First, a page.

The Crown of Thorns starfish, Acanthaster planci, is one of the most maligned creatures in the ocean. But do these echinoderms deserve their reputation?
A benthic (bottom dwelling) species found throughout the Indian and Pacific Oceans, Crown of Thorns starfish are voracious predators of, primarily, scleractinean (hard coral) polyps. They feed by extruding their stomach sac and digesting the soft tissue below, with each adult capable of feeding on an area of up to 250 square centimeters per day.
Extreme population outbreaks of Crown of Thorns starfish, or CoTs, can decimate a reef system, especially in areas where coral colonies are already stressed by other factors such as nutrient run-off and increasing temperatures. These invasions typically last up to five years, but on large and complex reef systems may last for as many as 20 years.
Healthy reefs dominated by fast-growing corals may take 15 to 20 years to recover from a CoTs invasion, but recovery for slow growing corals such as Porites can take up to 500 years. Coral reefs that are stressed by other factors may never fully recover.
As a result, and using a number of controversial techniques, divers will often destroy CoTs that they come across. In some places, organisations have attempted systematic, but ultimately unsuccessful, CoTs eradication programmes, ranging from the contentious practices of injecting CoTs with poison, and the induction of a transmissible disease (methods with potential knock-on effects that are as yet not understood) to the simple removal of CoTs by divers.
Just Doing Their Job
In healthy coral reef ecosystems, CoTs play an important role in contributing to ecological succession; they help ensure coral diversity on a reef, clearing substrate for new larval corals to colonise.
CoTs are also a food source for species such as Napoleon wrasse, white-spotted pufferfish, titan triggerfish, yellow-faced triggerfish, harlequin shrimp, and bristle worms. Giant triton shells, Charonia tritonis, are one of the primary predators of adult CoTs.
Are We To Blame?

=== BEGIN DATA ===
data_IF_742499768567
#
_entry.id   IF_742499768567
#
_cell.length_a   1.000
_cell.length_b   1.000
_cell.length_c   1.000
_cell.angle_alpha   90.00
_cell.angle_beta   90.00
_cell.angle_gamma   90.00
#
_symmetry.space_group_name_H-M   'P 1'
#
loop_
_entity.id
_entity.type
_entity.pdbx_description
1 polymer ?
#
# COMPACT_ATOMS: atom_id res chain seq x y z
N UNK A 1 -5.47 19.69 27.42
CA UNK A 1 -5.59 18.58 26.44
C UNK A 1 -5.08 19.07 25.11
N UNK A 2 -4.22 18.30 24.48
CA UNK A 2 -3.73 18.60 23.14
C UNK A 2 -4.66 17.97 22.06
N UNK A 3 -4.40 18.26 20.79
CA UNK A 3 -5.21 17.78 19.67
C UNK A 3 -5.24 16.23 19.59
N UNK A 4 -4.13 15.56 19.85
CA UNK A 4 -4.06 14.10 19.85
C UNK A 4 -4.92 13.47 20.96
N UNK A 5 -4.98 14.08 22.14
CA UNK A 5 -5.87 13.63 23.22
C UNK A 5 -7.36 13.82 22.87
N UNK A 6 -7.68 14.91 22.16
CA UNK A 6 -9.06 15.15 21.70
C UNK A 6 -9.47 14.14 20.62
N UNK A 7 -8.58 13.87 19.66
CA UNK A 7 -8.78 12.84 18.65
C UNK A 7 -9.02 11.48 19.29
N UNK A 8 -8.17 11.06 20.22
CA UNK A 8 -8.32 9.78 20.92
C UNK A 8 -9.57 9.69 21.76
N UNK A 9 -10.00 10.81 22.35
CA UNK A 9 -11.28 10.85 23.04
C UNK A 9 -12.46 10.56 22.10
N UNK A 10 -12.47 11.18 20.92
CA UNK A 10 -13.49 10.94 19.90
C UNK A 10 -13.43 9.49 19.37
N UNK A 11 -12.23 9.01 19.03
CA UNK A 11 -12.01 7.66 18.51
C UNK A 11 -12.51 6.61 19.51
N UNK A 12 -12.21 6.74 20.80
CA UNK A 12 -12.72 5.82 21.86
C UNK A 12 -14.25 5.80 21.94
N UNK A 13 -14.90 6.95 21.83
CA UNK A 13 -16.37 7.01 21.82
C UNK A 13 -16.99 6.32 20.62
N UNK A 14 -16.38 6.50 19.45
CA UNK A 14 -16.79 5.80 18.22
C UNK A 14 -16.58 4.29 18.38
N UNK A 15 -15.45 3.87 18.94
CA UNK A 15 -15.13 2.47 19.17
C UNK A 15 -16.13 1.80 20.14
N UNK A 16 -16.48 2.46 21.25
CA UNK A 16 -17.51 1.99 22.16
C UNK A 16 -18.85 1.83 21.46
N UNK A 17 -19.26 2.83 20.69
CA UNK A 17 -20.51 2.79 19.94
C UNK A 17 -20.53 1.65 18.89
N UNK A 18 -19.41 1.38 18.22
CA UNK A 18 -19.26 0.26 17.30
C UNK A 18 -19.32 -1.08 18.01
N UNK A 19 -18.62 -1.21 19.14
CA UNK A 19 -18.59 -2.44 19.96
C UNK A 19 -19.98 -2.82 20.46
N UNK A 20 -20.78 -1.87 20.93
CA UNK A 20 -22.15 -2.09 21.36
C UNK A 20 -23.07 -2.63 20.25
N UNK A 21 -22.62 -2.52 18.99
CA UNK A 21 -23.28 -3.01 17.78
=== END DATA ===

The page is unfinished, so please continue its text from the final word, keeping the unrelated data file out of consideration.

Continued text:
Evidence shows that these outbreaks have occurred regularly for many thousands of years. However, it is likely that human activity is partly responsible for the increased frequency of these population explosions, and for exacerbating their impact. It appears that stressed reef systems, including over dived reef sites, are more susceptible to plague-level outbreaks.
It is also speculated that CoTs “plagues” could be linked to increases in water temperature, salinity, and terrestrial nutrient run-off which causes algal blooms that, in turn, radically improve the survival rate for CoTs larvae.
Another significant contributing factor is overfishing, which has removed a significant number of their predators. Compounding the problem is the trade and collection of triton shells, Charonia tritonis, the most important natural predator of adult CoTs, which would have, in the past, helped mitigate the impact of these outbreaks.
It is imperative not to support the unsustainable trade and collection of tritons and other shells – all of which serve essential functions in marine ecosystems.
Crown of Thorns Basics
- CoTs are covered with armour of venomous, thorn-like spines of around five centimetres in length. Cells on the surface tissue of these long thorns contain a chemical that is toxic to humans. Stings can be very painful, and may cause nausea and vomiting, with effects lasting for many hours.
- They have anywhere between seven to 23 regenerative arms lined with muscular, tubed “feet” that propel them over the sea floor.
- It takes two years for CoTs to reach sexual maturity. They reproduce sexually in annual spawning events, during which adult females can release as many as 60 million eggs. Egg production in females increases with size.
- CoTs gametes develop into free-swimming larvae that settle on the seabed after about two to three weeks.
- CoTs can live for up to nine months without feeding.
- They can grow up to a metre in diameter.
- During the day CoTs generally stay in sheltered areas under ledges in the reefs or in the lower reef depths, coming out at night to feed, though they have also occasionally been observed feeding during the day.
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